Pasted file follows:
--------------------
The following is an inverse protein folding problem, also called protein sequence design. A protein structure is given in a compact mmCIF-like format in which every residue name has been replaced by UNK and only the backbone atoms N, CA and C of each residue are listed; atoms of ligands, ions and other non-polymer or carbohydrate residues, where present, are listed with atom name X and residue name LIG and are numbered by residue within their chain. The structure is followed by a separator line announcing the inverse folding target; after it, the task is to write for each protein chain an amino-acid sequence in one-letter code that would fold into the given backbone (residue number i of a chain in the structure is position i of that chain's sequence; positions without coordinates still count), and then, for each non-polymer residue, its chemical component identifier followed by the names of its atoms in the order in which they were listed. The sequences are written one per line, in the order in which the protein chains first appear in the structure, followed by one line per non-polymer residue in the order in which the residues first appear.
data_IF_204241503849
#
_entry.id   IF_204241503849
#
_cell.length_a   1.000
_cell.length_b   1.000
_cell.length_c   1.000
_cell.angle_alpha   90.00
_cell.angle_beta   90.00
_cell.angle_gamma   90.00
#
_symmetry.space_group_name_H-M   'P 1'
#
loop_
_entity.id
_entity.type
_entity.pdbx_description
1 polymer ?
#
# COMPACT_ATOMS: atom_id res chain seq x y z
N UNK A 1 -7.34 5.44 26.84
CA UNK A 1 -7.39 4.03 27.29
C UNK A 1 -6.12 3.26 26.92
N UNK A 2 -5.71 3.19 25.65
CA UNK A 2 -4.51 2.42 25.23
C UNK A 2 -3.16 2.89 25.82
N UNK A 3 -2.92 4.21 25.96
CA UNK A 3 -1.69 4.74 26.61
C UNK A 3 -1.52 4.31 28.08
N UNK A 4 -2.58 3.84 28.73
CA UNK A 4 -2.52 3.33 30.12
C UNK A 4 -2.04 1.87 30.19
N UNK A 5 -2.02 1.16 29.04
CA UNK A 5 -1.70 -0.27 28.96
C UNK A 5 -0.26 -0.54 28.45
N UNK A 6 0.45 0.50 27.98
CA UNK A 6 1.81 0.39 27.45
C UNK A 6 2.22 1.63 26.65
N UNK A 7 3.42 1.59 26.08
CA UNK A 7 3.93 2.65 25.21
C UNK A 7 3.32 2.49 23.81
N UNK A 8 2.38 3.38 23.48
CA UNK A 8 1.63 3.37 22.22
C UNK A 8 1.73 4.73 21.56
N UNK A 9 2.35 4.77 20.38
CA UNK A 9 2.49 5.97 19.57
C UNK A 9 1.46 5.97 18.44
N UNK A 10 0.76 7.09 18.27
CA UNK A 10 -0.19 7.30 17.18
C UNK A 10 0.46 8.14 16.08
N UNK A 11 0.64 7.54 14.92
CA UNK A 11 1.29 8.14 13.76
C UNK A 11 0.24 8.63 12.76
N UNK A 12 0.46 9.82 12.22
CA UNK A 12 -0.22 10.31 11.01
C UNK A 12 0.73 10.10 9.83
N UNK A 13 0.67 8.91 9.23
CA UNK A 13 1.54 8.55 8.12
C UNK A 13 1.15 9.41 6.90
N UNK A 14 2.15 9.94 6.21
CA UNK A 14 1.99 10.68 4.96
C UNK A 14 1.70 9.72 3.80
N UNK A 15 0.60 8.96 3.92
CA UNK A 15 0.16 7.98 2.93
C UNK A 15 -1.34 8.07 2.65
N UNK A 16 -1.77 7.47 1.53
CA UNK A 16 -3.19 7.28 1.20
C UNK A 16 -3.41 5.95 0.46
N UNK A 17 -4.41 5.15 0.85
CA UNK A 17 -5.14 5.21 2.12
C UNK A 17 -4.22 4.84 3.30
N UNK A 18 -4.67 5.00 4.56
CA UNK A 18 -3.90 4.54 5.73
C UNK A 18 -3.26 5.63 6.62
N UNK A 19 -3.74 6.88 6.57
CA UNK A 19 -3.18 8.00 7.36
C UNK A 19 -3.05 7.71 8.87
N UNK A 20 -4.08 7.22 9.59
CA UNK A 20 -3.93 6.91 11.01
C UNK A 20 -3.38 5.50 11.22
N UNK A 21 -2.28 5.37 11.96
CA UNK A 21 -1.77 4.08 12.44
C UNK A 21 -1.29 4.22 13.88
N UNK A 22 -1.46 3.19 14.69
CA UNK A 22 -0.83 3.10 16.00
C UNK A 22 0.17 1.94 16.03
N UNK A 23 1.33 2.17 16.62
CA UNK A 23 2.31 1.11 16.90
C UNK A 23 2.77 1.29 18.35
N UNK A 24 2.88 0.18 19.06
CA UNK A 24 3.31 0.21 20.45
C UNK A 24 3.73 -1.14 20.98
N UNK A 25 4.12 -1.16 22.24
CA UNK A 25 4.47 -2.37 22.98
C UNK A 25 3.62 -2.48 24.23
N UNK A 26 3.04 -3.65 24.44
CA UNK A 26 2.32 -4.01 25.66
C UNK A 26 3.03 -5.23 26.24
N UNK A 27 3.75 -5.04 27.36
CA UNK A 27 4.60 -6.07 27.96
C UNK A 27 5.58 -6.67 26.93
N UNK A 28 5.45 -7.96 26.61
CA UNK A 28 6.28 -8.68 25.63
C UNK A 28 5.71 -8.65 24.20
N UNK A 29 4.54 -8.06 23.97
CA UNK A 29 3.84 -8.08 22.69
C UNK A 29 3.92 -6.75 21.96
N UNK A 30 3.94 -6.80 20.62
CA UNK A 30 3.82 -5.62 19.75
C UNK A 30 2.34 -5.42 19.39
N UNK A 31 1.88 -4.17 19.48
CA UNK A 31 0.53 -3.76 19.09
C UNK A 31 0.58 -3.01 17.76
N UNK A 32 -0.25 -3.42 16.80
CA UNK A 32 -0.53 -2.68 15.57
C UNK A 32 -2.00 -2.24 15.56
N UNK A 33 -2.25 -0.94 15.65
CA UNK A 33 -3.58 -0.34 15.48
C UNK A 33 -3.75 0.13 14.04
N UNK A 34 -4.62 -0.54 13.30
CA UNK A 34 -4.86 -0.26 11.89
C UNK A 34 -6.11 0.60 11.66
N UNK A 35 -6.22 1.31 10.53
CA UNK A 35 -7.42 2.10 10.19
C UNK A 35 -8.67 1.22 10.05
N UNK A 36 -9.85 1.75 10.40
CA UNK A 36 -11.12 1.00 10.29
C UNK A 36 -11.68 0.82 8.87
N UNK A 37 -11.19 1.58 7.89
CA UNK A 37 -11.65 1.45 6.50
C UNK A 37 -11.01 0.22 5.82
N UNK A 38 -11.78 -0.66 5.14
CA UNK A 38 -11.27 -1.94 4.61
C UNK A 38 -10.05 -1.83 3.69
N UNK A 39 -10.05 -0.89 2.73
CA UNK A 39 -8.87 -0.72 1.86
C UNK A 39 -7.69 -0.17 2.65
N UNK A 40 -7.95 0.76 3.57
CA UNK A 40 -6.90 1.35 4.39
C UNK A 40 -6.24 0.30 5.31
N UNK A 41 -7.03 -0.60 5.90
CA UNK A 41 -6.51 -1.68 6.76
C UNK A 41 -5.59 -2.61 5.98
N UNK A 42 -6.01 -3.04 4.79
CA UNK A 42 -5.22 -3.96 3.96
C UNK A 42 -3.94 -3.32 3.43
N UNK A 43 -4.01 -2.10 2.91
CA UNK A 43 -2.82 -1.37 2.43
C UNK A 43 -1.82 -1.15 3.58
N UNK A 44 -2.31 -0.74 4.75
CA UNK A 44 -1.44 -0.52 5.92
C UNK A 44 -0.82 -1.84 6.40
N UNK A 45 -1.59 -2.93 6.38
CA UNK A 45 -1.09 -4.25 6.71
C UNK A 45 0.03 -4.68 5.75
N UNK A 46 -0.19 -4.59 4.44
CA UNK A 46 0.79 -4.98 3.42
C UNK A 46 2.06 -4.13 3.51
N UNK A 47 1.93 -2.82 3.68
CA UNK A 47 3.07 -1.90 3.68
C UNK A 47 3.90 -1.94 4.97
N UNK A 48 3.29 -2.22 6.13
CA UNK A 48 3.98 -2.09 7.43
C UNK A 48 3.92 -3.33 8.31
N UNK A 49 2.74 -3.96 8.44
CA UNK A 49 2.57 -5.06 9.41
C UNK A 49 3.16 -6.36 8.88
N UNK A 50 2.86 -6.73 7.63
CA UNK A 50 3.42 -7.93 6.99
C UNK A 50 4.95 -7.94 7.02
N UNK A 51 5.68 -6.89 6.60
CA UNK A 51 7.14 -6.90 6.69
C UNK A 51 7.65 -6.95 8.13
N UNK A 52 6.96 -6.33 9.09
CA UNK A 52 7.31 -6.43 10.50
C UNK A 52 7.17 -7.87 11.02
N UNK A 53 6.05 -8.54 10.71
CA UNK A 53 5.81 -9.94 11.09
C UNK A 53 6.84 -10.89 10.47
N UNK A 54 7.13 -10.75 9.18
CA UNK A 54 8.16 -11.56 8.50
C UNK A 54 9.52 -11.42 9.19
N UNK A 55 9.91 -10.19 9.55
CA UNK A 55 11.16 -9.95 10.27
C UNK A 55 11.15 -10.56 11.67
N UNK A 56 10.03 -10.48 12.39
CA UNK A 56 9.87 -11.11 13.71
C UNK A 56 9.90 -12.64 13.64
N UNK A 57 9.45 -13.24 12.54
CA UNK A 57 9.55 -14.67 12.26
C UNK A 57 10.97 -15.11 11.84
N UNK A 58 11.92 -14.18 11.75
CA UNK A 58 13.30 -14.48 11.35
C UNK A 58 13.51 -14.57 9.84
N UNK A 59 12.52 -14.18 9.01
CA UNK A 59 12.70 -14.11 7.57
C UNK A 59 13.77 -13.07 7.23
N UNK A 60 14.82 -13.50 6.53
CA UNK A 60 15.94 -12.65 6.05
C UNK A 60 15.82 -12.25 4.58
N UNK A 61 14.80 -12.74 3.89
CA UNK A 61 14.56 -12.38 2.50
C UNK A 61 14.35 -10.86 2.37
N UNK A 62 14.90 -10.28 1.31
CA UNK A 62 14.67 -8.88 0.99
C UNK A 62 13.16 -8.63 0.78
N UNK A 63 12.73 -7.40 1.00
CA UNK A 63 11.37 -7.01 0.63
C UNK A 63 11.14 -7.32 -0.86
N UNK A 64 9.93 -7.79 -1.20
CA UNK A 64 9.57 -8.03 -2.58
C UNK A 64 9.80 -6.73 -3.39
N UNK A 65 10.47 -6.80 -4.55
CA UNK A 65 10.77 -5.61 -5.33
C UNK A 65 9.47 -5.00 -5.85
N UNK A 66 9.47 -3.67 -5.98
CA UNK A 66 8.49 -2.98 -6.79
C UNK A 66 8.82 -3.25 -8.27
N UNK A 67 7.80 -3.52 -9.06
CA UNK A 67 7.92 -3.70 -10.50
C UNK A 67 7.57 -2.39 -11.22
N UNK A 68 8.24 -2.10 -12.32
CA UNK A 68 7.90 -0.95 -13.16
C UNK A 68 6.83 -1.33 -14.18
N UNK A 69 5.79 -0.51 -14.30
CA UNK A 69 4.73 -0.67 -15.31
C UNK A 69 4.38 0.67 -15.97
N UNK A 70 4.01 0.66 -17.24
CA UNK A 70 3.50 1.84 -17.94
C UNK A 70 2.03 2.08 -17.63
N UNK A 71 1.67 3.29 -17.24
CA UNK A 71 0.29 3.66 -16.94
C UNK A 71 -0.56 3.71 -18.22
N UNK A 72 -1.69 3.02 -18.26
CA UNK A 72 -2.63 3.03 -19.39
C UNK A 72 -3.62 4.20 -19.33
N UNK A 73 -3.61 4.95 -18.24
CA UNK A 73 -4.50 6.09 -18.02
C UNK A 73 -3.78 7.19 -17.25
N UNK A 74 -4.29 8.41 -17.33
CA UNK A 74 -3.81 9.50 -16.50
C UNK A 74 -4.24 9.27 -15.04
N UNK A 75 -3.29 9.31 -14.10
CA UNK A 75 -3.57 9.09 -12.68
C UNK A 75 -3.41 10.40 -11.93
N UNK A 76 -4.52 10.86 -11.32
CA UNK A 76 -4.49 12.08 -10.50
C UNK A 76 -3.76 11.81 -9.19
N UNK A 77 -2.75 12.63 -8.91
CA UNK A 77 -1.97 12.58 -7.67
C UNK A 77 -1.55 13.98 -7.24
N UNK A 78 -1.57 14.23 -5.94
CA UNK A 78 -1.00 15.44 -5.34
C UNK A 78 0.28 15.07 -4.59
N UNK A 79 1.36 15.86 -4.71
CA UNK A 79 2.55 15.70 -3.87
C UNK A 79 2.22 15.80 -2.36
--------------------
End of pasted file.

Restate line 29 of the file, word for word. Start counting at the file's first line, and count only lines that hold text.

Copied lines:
CA UNK A 3 -1.69 4.74 26.61